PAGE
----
One of the most beautiful aspects of Christianity for our persecuted brothers and sisters around the world are the stories from the Bible of those who came before who were persecuted. The Bible is rich with accounts of people who suffered for their faith in different ways.
Job isn’t a story that we think of as “persecution” story, but when you consider the book’s context it absolutely is. Many believe Job was the first book of the Bible written and therefore our first look at the Hebrew understanding of why evil and suffering exist.
The Hebrews were surrounded by cultures who said suffering came from fickle gods who enjoyed human suffering. If you worked hard to please the gods then they might reward you, if not you would be punished. Job refutes this, showing suffering as coming from a (then) mysterious “accuser” who wages accusations against us before the one true God. This God may allow suffering to happen, but he does not cause it and he ultimately honors Job’s faithfulness, restoring what he lost.
This book is a vital foundation for understanding persecution: there’s an enemy in this world who hates God’s people, but ultimately God will vindicate his faithful followers.
As a child Joseph is thrown down a well, exported to a foreign land, sold into slavery, falsely accused of rape, and forgotten in prison. All of this lasts for 17 years, and the unspoken question in all this is “where is God? Why is he letting this happen?”
If Job taught that God will reward faithfulness, Joseph’s story shows that God will use the specific details of our suffering and use it to redeem his people. The administrative gifts and cultural awareness Joseph develops while imprisoned become vital to God using him to feed the Hebrew people during a famine.
The prophet Jeremiah, prompted by a God-given “fire shut up in his bones” is compelled to speak truth to a corrupt religious culture around him. In exchange Jeremiah is rejected, mocked, put in stocks, and thrown down a well. His story is the story of millions of faithful Christians throughout the years who have lost everything for faithfully speaking the message of Jesus.
But the lesson of Jeremiah’s persecution goes one step further: in chapter 20 of his book, Jeremiah accuses God of having basically forced himself on Jeremiah. That he was deceived, seduced and taken advantage of. The original language is shockingly brutal, and the message it sends those persecuted shockingly freeing. It’s okay to be angry at God. It’s okay to feel like he’s abandoned you. It’s okay for you to scream in rage at him.
He can take it.
John the Baptist
John the Baptist spoke truth to power, calling out the king for immorality, and because of this boldness rotted in prison, questioned whether Jesus was truly the Messiah, then was decapitated when the king promised his daughter any request after she danced seductively for him and his friends. If you read this story here on the Open Doors site, and that was the end, you would think it was a horrible, senseless tragedy.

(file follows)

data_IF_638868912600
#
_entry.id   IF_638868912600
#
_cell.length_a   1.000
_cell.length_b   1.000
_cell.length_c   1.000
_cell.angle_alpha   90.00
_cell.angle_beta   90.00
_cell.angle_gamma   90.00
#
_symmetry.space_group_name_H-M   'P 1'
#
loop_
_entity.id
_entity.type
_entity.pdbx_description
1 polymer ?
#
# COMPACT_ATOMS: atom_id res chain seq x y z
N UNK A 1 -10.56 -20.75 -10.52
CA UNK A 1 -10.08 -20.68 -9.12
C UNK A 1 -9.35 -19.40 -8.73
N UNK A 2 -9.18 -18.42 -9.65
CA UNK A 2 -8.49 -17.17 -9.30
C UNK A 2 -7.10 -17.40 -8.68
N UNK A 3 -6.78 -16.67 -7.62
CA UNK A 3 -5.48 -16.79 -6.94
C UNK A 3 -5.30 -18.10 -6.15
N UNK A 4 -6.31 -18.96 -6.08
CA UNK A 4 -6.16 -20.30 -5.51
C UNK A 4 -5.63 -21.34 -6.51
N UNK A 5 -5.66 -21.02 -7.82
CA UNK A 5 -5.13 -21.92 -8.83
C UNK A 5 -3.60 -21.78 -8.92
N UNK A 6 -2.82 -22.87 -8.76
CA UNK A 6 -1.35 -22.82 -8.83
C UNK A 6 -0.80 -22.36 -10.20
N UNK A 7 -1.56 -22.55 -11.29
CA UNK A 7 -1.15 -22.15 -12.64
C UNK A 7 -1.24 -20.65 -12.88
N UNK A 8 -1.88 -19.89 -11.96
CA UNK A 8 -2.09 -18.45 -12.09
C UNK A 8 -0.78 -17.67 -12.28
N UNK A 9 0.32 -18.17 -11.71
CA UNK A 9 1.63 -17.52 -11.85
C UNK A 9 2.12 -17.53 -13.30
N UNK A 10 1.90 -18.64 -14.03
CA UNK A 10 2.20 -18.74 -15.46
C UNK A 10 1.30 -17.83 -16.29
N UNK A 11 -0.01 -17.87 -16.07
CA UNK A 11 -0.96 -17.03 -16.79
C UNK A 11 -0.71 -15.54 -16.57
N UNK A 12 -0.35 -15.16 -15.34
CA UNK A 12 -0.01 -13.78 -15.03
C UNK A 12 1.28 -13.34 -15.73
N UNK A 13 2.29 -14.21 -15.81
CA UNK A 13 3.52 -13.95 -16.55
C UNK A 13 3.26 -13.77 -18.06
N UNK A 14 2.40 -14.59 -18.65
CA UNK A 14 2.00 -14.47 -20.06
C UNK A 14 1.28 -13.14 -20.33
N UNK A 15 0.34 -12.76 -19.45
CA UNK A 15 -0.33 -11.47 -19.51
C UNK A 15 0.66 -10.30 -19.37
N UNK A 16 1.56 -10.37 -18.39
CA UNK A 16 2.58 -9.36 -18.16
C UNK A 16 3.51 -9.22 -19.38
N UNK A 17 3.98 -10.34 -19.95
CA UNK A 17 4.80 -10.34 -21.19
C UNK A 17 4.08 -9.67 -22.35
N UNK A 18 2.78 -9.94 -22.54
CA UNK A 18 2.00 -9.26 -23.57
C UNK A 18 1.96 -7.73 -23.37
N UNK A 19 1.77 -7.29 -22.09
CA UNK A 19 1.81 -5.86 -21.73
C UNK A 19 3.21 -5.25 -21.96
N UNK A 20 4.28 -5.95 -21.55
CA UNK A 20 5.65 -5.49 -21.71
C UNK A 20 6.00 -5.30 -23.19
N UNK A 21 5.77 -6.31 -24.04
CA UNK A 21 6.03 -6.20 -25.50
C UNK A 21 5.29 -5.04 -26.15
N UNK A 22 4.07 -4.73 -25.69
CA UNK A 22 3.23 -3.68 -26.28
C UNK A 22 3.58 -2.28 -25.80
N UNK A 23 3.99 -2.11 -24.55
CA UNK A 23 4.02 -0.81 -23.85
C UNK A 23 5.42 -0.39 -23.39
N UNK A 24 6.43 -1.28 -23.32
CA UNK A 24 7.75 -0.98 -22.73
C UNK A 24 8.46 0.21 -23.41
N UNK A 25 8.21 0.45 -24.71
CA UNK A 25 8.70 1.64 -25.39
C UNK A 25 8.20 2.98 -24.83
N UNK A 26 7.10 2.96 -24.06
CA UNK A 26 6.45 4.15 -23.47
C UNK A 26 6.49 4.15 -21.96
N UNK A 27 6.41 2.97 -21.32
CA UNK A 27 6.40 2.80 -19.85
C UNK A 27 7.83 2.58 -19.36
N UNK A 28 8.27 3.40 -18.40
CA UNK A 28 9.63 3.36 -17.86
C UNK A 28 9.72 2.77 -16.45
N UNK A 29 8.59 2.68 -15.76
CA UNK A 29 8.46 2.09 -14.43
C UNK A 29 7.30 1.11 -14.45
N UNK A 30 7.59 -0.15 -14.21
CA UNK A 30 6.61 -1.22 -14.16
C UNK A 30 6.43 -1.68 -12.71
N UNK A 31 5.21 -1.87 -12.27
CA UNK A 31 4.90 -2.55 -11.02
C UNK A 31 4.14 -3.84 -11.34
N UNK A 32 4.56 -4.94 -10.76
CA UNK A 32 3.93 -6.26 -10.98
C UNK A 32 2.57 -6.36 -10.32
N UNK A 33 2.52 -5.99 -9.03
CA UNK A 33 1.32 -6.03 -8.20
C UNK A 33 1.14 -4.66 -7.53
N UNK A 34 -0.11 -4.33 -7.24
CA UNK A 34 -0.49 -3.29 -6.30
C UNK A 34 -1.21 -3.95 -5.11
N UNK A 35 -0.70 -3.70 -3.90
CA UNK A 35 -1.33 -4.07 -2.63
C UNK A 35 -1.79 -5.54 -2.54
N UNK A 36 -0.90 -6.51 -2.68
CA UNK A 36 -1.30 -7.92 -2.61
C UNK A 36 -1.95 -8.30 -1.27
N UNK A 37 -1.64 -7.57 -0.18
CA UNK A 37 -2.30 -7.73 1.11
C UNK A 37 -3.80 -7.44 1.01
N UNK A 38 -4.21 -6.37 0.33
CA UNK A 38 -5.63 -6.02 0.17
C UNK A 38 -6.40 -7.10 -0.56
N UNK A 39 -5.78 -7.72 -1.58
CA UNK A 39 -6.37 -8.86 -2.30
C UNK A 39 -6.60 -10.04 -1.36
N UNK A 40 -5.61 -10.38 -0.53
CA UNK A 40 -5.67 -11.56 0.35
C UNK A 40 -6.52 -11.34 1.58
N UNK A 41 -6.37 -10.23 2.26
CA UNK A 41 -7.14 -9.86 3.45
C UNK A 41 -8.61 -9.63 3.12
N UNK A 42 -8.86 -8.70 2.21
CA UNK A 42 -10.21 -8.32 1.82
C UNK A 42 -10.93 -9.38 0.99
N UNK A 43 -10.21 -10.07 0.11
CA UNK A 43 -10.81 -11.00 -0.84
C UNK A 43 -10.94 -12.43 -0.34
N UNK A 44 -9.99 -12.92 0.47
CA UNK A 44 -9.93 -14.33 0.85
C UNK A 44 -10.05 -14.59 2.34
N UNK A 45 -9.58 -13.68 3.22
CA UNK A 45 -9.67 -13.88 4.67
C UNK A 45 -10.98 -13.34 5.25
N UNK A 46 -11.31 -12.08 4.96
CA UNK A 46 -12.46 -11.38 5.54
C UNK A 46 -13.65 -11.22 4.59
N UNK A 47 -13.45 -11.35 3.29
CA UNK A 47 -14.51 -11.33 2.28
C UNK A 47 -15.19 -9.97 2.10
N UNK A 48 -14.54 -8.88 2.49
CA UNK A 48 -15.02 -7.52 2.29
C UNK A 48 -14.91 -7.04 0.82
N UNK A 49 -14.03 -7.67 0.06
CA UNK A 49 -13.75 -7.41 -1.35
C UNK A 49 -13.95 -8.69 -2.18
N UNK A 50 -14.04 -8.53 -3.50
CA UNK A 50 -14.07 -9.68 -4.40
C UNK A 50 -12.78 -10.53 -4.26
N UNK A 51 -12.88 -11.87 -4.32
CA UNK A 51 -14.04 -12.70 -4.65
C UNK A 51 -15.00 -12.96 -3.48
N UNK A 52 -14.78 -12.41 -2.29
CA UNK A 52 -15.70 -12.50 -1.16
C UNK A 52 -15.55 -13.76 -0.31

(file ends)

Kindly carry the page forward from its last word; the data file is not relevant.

And yet that’s not how we look at John the Baptist’s life at all. We think of him as one of the great heroes of the faith who paved the way for Jesus himself.
Sometimes the stories of the persecuted end tragically, but that doesn’t mean they are not pointing the way to Jesus. Sometimes it takes time for us to see how God works “all things together for good.”
We are told that when God became flesh that he was “a man of sorrows” and “acquainted with grief.”
Jesus was rejected by members of his own family, endured the shame of his hometown community who gossiped about his “illegitimacy,” was hated by the religious leaders of his day, betrayed by friends, falsely accused, beaten, and tortured to death. And again, this was the path of the incarnate God, one he chose and willingly endured.
What a beautiful message for our persecuted family around the world, to remember that whatever path of suffering they are walking, the footsteps of their savior go before them, leading them on, and that through the Holy Spirit Jesus is also there with them, encouraging them, giving them strength, saying “me too.”
And what a powerful message for those of us blessed to live a life of relative comfort to remember as well: the path of Jesus is a path of suffering and sacrifice. Are we willing to let that be true for ourselves, and see Jesus in our brothers and sisters who suffer around the globe?
WANT TO STAY CONNECTED?
Sign up for Open Doors emails to get exclusive stories and prayer needs from your persecuted family.